History, tourist information, and nearby accommodation
HERITAGE HIGHLIGHTS: One of the finest Tudor merchant's houses in England. Superb woodwork.
The Paycocke Ermine
You can also carvings of the ermine tail emblem adopted by the Paycockes as their symbol. This emblem would have been stamped on cloth bales as a brand mark. Since the ermine was reputed to be a very clean animal, Paycocke was making a statement about the quality and purity of his cloth! It is interesting that the family did not use the peacock for their emblem, as the family name is from the old English for peacock.
The Paycockes were woollen cloth merchants, and there is a wide gateway facing onto West Street where wagons laden with wool delivered the raw material that would be worked on the premises and turned into cloth for sale. The Paycocke family owned the house until the last male of the family, John Paycocke, died in 1584. It was sold to the Buxton family who already owned property in Coggeshall, and the Buxton's owned the house until 1746. It was then divided up into three smaller cottages and fell into a terrible state of disrepair.
The interior of Paycockes is a symphony of beautifully carved wooden beams and linenfold wall panelling, reflecting the wealth generated by the medieval wool trade. Now that sounds all very fine, but it is only when you actually walk into the house and look up at the amazing wooden beams above your head that it hits home just how beautiful the carvings are. If ever Tudor woodwork could be descibed as a work of art it is here at Paycockes.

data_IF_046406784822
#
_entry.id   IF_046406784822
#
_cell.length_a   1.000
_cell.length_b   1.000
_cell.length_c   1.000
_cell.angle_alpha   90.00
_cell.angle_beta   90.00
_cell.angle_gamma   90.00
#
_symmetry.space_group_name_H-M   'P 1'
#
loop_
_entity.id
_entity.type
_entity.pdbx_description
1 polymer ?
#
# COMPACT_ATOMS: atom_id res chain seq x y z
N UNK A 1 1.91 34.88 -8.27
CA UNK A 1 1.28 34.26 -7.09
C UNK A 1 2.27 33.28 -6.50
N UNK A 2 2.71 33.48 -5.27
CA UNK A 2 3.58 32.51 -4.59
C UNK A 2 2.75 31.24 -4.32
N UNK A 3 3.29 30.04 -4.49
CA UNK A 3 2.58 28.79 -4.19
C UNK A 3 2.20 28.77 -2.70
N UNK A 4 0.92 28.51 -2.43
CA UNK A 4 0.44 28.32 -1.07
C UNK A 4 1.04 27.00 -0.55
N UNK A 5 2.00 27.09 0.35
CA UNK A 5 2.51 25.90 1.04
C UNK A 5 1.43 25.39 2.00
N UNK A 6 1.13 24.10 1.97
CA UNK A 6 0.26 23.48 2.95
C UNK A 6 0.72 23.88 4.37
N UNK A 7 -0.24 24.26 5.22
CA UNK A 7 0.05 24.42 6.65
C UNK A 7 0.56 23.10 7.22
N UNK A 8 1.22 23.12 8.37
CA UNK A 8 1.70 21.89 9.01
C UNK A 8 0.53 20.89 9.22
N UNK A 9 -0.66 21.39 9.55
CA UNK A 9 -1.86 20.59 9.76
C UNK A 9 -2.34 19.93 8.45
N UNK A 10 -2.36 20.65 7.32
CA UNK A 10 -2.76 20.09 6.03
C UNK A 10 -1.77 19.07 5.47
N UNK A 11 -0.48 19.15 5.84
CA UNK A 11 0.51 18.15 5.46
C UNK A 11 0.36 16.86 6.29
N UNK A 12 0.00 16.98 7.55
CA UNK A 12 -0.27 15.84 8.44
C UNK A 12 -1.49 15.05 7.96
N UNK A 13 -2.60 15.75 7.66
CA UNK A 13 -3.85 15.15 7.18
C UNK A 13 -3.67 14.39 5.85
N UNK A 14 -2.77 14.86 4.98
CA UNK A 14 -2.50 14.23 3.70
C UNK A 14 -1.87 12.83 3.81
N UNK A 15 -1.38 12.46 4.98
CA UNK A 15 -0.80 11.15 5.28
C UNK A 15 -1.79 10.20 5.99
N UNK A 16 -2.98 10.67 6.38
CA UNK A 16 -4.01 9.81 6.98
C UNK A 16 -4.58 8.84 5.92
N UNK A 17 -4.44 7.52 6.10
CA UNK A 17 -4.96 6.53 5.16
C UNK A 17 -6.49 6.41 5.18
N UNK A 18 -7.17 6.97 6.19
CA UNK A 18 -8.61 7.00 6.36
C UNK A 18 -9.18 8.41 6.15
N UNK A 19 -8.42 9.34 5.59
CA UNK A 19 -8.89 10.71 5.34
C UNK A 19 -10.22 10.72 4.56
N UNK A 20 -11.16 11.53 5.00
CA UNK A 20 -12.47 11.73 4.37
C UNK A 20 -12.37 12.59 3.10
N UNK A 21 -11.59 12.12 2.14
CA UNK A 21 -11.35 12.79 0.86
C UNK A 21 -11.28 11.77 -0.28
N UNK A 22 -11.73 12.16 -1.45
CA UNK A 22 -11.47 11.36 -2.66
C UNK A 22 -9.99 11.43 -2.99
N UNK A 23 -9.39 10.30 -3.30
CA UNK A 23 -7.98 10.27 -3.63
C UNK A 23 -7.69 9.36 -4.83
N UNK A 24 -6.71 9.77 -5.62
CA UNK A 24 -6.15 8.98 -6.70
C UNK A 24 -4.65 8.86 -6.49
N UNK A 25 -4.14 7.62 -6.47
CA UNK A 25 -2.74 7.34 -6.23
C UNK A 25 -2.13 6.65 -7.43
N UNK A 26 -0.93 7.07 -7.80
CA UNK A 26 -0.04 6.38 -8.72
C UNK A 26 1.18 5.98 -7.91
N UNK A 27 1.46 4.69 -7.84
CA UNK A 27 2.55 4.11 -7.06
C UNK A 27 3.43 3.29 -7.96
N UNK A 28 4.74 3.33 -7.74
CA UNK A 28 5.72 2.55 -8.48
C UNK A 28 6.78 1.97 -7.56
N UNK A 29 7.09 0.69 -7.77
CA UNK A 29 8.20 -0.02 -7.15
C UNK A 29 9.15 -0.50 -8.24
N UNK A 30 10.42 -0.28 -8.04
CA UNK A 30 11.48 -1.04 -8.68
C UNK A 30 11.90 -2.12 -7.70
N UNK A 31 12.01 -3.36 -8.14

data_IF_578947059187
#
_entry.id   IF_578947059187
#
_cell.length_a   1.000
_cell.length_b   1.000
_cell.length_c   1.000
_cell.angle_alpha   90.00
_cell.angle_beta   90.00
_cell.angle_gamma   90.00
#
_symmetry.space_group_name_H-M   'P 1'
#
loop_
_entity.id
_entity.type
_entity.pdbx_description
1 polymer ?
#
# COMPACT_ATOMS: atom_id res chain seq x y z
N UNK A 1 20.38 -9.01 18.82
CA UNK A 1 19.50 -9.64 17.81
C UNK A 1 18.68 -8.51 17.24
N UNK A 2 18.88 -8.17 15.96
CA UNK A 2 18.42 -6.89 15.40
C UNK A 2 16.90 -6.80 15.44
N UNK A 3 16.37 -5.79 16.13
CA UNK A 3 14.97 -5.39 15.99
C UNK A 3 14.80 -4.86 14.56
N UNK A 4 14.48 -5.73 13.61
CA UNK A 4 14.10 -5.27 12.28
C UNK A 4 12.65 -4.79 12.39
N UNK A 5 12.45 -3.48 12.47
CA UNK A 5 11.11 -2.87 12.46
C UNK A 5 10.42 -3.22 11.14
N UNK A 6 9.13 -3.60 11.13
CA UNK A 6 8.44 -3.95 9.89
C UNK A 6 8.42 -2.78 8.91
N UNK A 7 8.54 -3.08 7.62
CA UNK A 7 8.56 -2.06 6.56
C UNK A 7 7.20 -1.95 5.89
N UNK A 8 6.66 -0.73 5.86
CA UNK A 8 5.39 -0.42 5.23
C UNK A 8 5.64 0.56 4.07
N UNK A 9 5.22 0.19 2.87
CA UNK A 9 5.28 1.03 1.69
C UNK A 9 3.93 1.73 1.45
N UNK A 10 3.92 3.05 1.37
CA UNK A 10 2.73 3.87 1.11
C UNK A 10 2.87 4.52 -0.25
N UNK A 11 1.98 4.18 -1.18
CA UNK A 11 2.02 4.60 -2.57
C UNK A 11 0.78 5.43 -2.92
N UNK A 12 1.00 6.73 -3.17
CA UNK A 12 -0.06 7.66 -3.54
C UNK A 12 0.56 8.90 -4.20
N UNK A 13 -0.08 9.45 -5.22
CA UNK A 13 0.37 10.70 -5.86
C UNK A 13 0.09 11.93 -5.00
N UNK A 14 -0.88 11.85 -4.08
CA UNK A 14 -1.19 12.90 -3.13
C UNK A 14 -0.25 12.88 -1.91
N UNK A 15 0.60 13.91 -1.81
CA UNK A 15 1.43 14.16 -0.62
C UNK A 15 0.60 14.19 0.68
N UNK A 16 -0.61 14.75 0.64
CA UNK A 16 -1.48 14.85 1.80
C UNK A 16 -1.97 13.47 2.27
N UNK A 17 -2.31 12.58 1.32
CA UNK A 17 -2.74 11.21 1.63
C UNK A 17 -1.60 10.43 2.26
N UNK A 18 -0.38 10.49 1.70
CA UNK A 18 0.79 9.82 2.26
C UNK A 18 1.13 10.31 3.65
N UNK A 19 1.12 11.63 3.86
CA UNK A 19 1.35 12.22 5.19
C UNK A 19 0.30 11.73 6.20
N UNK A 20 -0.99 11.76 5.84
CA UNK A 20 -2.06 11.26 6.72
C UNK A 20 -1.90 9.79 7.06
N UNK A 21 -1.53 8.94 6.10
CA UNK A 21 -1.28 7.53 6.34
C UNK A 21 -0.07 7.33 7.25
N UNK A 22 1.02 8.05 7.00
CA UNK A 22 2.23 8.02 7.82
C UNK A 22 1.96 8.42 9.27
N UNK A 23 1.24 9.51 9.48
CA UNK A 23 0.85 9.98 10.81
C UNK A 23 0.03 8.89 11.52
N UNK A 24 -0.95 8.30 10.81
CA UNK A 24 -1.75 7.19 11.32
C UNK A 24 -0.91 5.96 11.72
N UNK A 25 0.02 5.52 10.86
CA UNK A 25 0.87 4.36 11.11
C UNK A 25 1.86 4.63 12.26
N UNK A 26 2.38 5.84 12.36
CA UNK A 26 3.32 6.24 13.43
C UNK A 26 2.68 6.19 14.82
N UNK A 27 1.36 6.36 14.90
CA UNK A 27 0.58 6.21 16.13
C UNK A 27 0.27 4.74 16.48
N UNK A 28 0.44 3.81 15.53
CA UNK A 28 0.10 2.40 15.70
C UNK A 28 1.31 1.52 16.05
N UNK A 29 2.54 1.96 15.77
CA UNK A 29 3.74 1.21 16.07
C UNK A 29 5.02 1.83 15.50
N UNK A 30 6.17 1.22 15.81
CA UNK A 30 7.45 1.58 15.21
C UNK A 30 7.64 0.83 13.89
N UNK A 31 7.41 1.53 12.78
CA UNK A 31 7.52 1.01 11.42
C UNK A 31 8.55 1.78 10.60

On display in the interior are examples of Coggeshall lace. Behind the house is a lovely cottage garden which has been planted in the style of the 16th century.
This is one of the most impressive Tudor houses I've had the pleasure of visiting. The rooms at the front of the house are truly impressive, with wonderful carved beams and panelling. The garden is an absolute delight, especially on a sunny day. And while you're visiting Cogeshall don't forget to drop in at the wonderful medieval tithe barn, also owned by the National Trust. Its a fair walk between the properties, but worth it. There is good parking at the barn, and not much near Paycockes, so I recommend parking at the barn and strolling down to Paycockes from there. You won't regret it!
Address: 25 West Street, Coggeshall, Colchester, Essex, England, CO6 1NS
Attraction Type: Historic Building
Location: 5½ miles E of Braintree, off the A120. On West Street. Good parking at Coggeshall barn, then a 10 minute walk to the house.
Phone: 01376 561 305
National Trust - see also: National Trust memberships (official website link)
OS: TL847 225
Photo Credit: David Ross and Britain Express
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Heritage Rated from 1- 5 (low-exceptional) on historic interest
Coggeshall Museum - 0.2 miles (Museum)
Coggeshall, St Peter ad Vincula Church - 0.3 miles (Historic Church)
Coggeshall Grange Barn - 0.3 miles (Historic Building)
Coggeshall Abbey - 0.5 miles (Abbey)
Marks Hall Arboretum and Garden - 1.9 miles (Garden)
Cressing Temple Barns and Gardens - 3.8 miles (Historic Building)
Copford, St Michael and All Angels Church - 5.4 miles (Historic Church)
Halstead, Holy Trinity Church - 5.5 miles (Historic Church)
Nearest Accommodation to Paycockes: